Holy guacamole, where have all the Avocados gone? Foodstuffs share why we’re seeing less Avocados on supermarket shelves, and when we can expect them back

12 May 2023

It’s a favourite toast topper for Kiwis, but you may have noticed Avocados have become scarce from supermarket shelves of late. So, what’s the inside scoop behind the shortage and when we can expect to see them back to plentiful supply?

Foodstuffs North Island’s Produce Merchandise Manager Brigit Corson reveals there’s a few things at play.

“The main reason we’re seeing less Avocados on supermarket shelves is because the Avocado season has run short,” she says.

Primor’s Head of Domestic Avocado Sales Regan Booth, who supply most of the Avocados for Foodstuffs North Island’s PAK’nSAVE, New World and Four Square supermarkets adds that New Zealand is currently sitting between two seasons.

“This hasn’t happened for a few years now, normally we have our old season and our new season mash together, so we don’t run out of product but this year it just hasn’t worked out,” he says.

Regan says New Zealand’s only other Avocado supply option comes from Australia, but says their season runs almost parallel to New Zealand.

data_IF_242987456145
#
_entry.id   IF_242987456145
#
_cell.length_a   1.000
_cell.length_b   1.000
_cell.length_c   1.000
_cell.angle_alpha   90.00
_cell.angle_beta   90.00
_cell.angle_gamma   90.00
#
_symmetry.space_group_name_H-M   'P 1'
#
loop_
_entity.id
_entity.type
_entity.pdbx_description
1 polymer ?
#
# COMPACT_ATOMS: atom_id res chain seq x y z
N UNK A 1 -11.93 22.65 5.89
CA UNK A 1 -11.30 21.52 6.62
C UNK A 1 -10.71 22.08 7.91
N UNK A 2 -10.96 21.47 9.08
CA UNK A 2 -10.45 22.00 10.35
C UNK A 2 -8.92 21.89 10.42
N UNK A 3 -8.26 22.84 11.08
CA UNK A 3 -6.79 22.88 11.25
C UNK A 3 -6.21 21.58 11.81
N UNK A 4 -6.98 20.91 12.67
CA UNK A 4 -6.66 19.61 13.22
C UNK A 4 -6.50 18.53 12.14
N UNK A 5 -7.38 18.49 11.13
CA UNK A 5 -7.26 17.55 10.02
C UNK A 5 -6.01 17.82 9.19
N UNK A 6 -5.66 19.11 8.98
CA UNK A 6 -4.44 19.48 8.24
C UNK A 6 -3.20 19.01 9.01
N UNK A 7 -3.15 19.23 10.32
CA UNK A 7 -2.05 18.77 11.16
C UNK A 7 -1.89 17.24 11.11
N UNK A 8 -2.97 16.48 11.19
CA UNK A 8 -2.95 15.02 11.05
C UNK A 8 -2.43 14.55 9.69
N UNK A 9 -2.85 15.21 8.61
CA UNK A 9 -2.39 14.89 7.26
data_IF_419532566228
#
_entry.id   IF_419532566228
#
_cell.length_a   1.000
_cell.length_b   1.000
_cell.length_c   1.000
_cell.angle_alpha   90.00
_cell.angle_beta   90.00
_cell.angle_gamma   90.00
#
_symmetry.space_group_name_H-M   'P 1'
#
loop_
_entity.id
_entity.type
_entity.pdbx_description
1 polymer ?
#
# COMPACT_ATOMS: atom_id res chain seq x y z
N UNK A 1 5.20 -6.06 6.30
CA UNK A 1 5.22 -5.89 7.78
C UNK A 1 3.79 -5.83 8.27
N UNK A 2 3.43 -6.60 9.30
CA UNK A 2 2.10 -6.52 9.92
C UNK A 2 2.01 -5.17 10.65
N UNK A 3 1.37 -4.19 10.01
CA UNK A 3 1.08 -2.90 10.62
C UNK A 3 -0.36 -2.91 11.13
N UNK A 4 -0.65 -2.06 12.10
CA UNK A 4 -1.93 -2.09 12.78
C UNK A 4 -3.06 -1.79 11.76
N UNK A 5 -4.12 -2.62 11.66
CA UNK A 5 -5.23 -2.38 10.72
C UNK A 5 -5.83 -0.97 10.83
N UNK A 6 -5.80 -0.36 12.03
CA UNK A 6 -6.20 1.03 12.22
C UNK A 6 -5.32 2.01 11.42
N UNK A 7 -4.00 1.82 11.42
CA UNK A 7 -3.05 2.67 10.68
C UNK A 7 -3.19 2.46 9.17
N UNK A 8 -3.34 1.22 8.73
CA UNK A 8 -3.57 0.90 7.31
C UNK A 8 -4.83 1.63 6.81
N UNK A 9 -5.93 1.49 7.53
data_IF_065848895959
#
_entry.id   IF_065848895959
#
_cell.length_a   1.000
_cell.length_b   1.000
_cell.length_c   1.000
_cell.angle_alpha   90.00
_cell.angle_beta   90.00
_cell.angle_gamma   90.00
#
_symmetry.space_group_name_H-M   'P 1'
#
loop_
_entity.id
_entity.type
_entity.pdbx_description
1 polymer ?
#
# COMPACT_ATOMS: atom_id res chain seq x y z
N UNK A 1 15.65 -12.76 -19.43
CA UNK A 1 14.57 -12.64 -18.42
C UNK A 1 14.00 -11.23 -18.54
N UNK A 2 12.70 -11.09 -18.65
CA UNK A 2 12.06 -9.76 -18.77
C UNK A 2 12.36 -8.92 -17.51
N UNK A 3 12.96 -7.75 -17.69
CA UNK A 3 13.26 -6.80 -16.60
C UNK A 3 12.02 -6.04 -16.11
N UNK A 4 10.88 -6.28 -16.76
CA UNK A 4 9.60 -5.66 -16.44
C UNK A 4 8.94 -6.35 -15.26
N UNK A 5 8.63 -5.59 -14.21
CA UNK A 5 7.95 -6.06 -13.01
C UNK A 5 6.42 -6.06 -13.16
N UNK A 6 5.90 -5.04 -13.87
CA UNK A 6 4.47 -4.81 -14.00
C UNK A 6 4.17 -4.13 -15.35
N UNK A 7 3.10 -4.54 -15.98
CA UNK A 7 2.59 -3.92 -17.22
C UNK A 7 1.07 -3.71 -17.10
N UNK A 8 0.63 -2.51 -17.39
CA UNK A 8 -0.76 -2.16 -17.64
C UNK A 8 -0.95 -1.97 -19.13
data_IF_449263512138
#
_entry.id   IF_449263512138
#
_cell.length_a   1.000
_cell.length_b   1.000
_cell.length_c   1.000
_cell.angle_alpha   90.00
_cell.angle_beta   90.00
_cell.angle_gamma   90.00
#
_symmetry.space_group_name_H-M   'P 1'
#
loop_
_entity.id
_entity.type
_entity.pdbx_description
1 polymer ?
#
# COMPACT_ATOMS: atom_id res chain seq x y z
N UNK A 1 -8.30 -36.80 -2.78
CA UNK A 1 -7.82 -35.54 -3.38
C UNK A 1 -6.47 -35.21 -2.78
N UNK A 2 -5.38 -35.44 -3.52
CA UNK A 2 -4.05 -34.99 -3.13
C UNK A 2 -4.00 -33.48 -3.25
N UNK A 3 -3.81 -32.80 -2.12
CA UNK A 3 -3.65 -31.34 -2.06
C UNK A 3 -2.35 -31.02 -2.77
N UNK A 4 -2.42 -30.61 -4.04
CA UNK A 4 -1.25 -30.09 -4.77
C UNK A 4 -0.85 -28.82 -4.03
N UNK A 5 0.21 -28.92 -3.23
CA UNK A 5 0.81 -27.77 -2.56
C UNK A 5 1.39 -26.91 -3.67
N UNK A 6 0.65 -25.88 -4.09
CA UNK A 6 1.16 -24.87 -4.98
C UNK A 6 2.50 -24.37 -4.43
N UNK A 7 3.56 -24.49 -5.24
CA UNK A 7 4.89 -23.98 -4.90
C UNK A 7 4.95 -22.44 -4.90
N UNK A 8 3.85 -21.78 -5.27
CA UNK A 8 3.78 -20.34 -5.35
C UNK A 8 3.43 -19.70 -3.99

“Australia’s Hass Avocado season starts just before ours, but by the time the product comes over here our season has usually started,” he explains.

While Avocados are scarce now, Regan says Kiwis will see supply return to supermarket shelves soon.

“Generally, the fruit matures mid-May and once it’s passed a maturity test it will go through picking and packing and more importantly ripening, which can take over a week. I expect we’ll see Avocados back on shelves early-to-mid June,” Regan says.

Brigit adds prices of fresh produce will always be impacted by supply and demand, when supply is low the prices are higher, so it’s a good time to try an alternative until Avocados are more readily available.

“It’s an opportunity to try something different on our toast in the morning. You could go with bananas; they’re great value and are available year-round. The price of tomatoes has come down a bit, so why not slice one of those up and add a bit of salt and pepper,” Brigit says.